by David Layland

Napa Valley Register

Because of the effect weather can have on growing almost every crop, you can’t be too certain when a particular crop will arrive at the Napa Farmers Market. The market asks all farmers to provide the dates they will be at the market as part of the annual application process. This gives us a general idea of what to plan for, but we fully realize that dates provided in February are subject to change particularly when the crop is blueberries.

A few weeks ago, I began exchanging emails with Kimberly Sorensen, the owner, along with her husband, Mark, of Triple Delight Blueberries, about when we could expect to see them at the market. Kimberly knew April 6 was not going to be possible, and when we got closer to April 13 that date fell by the wayside also. It just wasn’t warm enough in the San Joaquin Valley to get the blueberries to ripen. Finally I received an email from Kim that April 20 looked good but she wouldn’t know for sure until April 19. I was ecstatic when I learned that they would have enough blueberries to be at the market the next day.

The story about Triple Delight Blueberries getting their product to market illustrates some of the difficulties that farmers experience. They don’t know for sure when crops will be ready so they don’t know when they will need pickers. Once the crop is picked, someone has to get the product to the market.

Proper planning is essential to their success. I applaud them for what they do but now I want to know who is Triple Delight Blueberries and why do they do what they do? Thanks to the internet, I was able to answer my question.

Triple Delight Blueberries was established in 1997 and is located just south of Fresno in the San Joaquin Valley. Mark and Kimberly Sorensen named their farm after their three “delightful” daughters: Johannah, Elizabeth and Olivia. As fifth-generation raisin farmers, the Sorensens decided to plant five acres of blueberries to diversify their farming operation.

The initial plan was to sell their berries to a wholesale broker, but in 1998 the Sorensens tried taking their blueberries to the Aptos Farmers Market on Saturdays. They were quickly drawn to the fulfillment they felt when meeting the people who enjoyed their berries.

Each year, their farmers market operation grew, and before long they were able to sell their entire crop directly to consumers through markets in Central and Northern California. Blueberries’ short, 10-week season means the Sorensens are attending many markets over a short time.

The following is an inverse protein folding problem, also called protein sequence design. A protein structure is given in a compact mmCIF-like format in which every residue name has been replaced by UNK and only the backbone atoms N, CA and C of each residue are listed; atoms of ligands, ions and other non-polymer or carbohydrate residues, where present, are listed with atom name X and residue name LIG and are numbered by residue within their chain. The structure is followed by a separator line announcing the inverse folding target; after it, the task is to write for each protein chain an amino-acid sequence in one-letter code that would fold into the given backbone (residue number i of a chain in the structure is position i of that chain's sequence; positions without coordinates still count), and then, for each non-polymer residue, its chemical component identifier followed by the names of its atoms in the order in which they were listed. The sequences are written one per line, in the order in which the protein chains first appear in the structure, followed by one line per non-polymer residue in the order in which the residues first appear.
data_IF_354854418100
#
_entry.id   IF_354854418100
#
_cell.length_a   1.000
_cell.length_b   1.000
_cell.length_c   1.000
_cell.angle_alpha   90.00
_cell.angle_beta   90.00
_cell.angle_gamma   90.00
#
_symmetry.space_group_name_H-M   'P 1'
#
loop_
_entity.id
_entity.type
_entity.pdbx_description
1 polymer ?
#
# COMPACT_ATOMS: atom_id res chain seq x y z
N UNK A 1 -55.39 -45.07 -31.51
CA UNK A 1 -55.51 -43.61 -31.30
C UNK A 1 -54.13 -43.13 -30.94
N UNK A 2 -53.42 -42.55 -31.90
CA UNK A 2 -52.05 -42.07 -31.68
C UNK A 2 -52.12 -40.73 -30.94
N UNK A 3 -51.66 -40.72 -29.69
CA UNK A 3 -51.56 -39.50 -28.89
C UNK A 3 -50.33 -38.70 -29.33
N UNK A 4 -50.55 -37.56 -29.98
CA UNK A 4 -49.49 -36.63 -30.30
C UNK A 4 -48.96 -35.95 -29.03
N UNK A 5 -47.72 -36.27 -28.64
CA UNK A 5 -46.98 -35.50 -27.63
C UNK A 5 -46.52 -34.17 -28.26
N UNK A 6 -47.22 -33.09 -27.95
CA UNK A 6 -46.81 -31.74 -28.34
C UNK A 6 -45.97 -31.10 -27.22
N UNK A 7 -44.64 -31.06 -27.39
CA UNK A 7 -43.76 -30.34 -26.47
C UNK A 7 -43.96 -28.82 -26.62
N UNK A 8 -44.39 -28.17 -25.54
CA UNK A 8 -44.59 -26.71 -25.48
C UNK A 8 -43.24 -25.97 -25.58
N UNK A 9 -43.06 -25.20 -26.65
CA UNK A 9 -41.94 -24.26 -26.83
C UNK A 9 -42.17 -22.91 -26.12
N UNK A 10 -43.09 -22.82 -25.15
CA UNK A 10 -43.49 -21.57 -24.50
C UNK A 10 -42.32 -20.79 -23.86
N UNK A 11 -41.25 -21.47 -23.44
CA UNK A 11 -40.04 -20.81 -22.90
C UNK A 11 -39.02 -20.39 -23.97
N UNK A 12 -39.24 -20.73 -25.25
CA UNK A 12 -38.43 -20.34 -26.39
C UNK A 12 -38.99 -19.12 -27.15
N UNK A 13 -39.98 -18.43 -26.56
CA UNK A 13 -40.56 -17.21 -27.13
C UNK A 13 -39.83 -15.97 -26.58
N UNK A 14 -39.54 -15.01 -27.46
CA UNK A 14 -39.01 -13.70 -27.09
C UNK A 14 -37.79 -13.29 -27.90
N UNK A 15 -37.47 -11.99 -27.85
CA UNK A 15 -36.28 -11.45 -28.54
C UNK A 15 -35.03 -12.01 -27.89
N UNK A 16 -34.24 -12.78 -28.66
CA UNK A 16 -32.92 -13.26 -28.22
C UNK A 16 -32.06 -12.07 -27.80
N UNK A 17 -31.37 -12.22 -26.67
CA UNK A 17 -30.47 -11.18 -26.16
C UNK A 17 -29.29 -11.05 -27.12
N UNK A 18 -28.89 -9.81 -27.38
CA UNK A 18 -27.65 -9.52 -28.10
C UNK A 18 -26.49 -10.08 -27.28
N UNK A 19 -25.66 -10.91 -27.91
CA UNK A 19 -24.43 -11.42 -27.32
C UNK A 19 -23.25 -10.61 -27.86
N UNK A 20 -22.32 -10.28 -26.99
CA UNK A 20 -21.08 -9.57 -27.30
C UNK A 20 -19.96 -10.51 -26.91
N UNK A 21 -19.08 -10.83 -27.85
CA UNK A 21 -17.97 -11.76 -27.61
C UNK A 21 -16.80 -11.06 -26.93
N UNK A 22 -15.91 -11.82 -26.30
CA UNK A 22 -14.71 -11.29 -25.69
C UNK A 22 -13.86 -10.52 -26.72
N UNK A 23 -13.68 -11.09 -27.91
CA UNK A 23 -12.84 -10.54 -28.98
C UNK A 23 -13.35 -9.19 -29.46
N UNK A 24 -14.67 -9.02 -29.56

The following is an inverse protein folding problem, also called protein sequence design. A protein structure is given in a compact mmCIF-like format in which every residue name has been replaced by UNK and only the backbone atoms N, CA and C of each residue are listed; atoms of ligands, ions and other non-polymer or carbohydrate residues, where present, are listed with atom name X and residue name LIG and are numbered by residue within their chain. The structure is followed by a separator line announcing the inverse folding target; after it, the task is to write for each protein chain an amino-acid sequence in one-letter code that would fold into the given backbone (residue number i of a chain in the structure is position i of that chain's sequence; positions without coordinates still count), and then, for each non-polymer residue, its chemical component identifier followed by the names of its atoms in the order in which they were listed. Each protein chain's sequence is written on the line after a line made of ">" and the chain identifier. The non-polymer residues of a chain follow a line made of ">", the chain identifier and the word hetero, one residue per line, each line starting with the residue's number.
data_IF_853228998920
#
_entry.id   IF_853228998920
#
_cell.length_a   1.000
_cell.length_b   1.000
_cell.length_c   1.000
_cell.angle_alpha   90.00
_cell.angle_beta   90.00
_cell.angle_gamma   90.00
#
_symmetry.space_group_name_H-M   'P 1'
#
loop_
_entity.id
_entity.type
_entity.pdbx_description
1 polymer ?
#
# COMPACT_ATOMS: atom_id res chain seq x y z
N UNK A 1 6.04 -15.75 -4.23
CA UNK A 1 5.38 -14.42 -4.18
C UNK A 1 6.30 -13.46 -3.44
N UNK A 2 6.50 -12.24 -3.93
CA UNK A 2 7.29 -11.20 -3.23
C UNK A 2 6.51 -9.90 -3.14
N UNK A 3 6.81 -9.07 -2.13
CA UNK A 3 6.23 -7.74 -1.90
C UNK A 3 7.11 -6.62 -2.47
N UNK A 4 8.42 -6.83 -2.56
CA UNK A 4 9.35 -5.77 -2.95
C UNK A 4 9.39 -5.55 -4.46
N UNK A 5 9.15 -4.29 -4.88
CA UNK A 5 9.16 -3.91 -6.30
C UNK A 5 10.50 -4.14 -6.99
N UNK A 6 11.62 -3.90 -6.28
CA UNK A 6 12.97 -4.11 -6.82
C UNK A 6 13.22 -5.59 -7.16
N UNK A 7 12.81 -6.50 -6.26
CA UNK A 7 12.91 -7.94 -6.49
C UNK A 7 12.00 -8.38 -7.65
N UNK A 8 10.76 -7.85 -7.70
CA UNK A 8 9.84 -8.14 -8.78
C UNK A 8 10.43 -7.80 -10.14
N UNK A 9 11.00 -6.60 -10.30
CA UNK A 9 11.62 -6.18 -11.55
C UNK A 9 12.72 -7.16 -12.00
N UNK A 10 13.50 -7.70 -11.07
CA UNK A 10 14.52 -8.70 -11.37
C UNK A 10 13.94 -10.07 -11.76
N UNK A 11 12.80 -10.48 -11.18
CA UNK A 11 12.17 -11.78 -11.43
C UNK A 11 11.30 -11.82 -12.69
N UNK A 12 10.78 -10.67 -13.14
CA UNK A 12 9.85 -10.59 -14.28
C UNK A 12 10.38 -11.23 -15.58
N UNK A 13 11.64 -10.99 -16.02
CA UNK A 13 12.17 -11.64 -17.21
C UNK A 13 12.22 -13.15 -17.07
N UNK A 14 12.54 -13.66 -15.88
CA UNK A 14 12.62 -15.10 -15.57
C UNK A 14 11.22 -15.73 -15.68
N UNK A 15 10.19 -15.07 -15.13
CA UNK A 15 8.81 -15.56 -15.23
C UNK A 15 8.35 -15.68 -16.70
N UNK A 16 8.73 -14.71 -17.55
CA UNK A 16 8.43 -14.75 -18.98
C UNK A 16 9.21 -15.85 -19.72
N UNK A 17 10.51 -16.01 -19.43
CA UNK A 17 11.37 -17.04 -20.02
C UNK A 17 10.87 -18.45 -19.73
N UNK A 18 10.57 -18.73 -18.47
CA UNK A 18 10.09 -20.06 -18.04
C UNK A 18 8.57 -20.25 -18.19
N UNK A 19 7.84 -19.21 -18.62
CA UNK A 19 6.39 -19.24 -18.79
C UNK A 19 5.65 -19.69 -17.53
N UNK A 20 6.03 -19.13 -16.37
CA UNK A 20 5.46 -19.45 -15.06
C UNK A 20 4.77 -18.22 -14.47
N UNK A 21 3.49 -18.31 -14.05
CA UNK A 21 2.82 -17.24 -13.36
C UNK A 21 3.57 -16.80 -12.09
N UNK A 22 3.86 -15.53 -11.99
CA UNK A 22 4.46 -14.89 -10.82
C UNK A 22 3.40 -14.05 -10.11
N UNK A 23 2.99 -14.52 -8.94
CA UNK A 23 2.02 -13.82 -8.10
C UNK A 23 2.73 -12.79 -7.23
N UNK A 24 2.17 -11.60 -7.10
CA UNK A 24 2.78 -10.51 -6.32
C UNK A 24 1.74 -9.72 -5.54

Mark and Kimberly grow eight different blueberry varieties that allow them to expand their season from early April to early July. The Sorensen family thoroughly appreciates the loyal customers who wait patiently for Triple Delight’s season to begin each year. They love growing a crop that brings joy to so many people and look forward to the continued friendships they rekindle each year. As they’ve added three sons-in-law, you can be sure to find a family member selling tasty blueberries at many of the farmers markets they attend.

Blueberries are a versatile fruit. You can eat them like candy right out of the bag, plop a few on top of a scoop of vanilla ice cream or take them to the next level with the recipe that follows.

Kids Activities at the Napa Farmers Market: Bring your youngsters to the market’s Education Station on Tuesdays and Saturdays for Story Time at 9:30 a.m. and 10:30 a.m.

On the KVYN Music Stage: David Neft will perform at the Napa Farmers Market on Saturday, May 4, and Stewart Degner will perform at the market on Tuesday, May 7.

Harvest of the Month: Through May, enjoy a comparative tasting of cherries at the market’s Education Station at 11 a.m.

Yogurt with Blueberries, Hazelnuts and Maple Syrup

From “Yogurt: Sweet and Savory Recipes for Breakfast, Lunch, and Dinner” by Janet Fletcher (Ten Speed Press)

1/4 cup hazelnuts

2 cups blueberries

4 tablespoons maple syrup

2 cups plain drained yogurt (see Note below) or Greek yogurt

Preheat an oven to 350 degrees Fahrenheit. Bring a small pot of water to a boil over high heat and add the hazelnuts. Boil for 30 seconds, then drain. Immediately wrap the hot hazelnuts in a dishtowel and rub them in the folds of the towel to remove the brown skin. Some bits of skin may cling to the nuts, but remove as much as you can. Put the skinned hazelnuts on a baking sheet and bake until golden brown and fragrant, 5 to 8 minutes. Let cool, then chop very coarsely.

Set aside 2/3 cup blueberries. Put the remaining blueberries in a saucepan with 2 tablespoons plus 2 teaspoons maple syrup. Cover and cook over medium-low heat, stirring occasionally, until the berries collapse completely and release their dark purple juice, about 5 minutes. Remove from the heat and stir in the reserved blueberries. The mixture will be thin. Transfer to a small bowl, cover, and chill.

At serving time, divide the yogurt among 4 parfait glasses or wine glasses. Top each portion with some of the chilled blueberries and hazelnuts, dividing them evenly, and with 1 teaspoon maple syrup. Serve immediately.

Note: To make drained yogurt, scoop yogurt into a sieve or colander lined with a triple thickness of dampened cheesecloth. Set over a bowl to collect the whey. Cover with a plate or cloth to protect the yogurt (you’re not pressing it) and refrigerate until it has the consistency of Greek yogurt, 1 to 2 hours.

Serves 4.

David Layland is president of the board of directors of the Napa Farmers Market.